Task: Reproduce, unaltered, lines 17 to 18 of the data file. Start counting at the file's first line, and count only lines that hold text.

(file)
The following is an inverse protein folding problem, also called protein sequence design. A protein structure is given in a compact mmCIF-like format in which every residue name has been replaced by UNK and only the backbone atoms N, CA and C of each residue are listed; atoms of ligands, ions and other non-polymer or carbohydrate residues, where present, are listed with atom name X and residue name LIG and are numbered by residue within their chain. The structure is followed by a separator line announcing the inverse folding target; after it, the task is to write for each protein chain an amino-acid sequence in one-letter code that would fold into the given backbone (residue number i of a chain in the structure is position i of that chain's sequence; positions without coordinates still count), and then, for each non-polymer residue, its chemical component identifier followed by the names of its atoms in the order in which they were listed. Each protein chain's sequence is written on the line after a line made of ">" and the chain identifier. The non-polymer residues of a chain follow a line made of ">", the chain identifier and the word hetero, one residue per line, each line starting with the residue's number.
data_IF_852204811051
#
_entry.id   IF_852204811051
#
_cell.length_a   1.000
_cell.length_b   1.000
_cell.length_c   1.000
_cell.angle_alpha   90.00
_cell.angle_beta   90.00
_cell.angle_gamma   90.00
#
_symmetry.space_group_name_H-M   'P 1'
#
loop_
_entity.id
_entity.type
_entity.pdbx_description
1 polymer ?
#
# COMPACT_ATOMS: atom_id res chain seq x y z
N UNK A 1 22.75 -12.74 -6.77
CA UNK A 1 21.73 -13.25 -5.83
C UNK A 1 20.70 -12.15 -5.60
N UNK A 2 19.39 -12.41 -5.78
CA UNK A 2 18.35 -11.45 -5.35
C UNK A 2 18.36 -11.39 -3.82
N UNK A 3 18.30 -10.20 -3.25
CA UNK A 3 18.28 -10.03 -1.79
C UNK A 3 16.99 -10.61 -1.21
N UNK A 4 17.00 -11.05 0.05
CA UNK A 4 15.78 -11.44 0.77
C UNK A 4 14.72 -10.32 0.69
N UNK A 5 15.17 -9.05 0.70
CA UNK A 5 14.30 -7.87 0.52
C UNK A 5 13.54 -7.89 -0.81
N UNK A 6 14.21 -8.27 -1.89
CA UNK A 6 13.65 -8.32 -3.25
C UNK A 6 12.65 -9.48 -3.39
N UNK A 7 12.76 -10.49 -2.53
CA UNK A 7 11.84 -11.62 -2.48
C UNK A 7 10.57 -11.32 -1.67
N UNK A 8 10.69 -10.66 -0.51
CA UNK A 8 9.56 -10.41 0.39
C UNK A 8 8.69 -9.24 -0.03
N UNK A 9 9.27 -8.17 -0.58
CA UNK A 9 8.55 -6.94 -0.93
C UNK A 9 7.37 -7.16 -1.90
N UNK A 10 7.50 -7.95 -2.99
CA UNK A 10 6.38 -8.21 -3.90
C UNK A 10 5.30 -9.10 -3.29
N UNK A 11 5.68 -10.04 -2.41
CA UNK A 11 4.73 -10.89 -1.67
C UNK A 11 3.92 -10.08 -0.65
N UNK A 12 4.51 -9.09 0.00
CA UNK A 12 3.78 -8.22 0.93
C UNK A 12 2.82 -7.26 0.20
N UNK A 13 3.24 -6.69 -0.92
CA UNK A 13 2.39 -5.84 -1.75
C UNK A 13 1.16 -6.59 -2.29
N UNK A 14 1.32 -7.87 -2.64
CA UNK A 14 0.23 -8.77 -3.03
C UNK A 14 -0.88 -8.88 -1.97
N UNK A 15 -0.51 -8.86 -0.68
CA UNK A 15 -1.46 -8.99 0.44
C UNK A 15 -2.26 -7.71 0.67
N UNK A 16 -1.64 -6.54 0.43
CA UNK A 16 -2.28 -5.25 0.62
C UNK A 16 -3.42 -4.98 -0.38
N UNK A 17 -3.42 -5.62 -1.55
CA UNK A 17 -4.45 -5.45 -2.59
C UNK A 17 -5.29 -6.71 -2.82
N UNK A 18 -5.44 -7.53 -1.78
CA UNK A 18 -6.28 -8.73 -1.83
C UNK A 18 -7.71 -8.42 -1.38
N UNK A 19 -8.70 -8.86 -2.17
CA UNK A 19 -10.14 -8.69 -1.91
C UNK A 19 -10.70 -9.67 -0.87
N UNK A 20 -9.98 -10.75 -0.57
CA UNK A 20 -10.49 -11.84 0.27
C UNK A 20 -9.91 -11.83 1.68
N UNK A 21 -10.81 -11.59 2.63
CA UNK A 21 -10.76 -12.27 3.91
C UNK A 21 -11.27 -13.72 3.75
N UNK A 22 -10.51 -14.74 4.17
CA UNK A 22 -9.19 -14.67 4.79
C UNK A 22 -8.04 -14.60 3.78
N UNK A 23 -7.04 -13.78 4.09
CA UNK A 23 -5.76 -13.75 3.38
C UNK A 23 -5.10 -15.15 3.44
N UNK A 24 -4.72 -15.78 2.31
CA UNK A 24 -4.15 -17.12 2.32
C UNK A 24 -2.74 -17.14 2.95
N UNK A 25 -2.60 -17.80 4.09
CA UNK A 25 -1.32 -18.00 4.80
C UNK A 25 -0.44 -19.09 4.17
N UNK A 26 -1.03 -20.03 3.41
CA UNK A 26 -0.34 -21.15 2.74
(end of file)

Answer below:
_entity.type
_entity.pdbx_description